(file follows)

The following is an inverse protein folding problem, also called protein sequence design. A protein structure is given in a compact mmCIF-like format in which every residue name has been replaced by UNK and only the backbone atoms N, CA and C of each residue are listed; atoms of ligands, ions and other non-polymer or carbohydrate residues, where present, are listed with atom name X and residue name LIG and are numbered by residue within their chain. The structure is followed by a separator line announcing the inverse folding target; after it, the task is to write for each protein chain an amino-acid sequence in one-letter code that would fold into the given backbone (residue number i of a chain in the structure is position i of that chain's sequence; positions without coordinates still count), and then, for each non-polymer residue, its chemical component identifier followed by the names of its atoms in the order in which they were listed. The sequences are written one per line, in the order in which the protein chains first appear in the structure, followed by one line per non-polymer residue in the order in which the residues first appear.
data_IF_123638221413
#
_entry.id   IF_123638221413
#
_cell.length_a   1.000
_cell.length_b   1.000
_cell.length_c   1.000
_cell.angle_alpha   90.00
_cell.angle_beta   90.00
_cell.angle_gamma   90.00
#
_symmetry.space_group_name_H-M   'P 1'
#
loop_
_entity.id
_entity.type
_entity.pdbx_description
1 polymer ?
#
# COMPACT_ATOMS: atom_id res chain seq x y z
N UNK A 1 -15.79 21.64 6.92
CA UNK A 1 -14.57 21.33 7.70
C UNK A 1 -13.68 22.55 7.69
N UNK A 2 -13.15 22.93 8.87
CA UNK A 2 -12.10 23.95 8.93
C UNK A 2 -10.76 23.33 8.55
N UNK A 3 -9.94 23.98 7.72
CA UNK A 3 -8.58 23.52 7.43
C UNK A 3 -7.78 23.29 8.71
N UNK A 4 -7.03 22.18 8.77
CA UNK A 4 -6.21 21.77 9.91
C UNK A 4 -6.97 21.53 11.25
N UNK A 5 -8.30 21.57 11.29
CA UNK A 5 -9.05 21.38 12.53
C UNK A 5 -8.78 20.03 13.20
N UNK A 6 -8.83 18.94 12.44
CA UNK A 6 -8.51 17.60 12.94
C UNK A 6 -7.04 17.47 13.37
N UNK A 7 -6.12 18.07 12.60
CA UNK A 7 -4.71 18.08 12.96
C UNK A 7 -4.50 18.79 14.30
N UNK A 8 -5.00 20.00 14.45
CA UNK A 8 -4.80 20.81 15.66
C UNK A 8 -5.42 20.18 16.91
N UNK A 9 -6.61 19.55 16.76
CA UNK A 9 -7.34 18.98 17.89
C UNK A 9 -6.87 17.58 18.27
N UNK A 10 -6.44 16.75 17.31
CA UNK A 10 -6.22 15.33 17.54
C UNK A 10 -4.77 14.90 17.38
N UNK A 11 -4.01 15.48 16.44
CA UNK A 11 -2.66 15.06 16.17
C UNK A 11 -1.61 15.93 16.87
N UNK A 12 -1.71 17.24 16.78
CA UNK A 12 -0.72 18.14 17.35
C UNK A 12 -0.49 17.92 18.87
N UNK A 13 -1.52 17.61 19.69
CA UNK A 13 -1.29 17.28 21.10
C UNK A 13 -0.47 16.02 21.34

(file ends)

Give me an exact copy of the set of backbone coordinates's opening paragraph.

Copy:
The following is an inverse protein folding problem, also called protein sequence design. A protein structure is given in a compact mmCIF-like format in which every residue name has been replaced by UNK and only the backbone atoms N, CA and C of each residue are listed; atoms of ligands, ions and other non-polymer or carbohydrate residues, where present, are listed with atom name X and residue name LIG and are numbered by residue within their chain. The structure is followed by a separator line announcing the inverse folding target; after it, the task is to write for each protein chain an amino-acid sequence in one-letter code that would fold into the given backbone (residue number i of a chain in the structure is position i of that chain's sequence; positions without coordinates still count), and then, for each non-polymer residue, its chemical component identifier followed by the names of its atoms in the order in which they were listed. The sequences are written one per line, in the order in which the protein chains first appear in the structure, followed by one line per non-polymer residue in the order in which the residues first appear.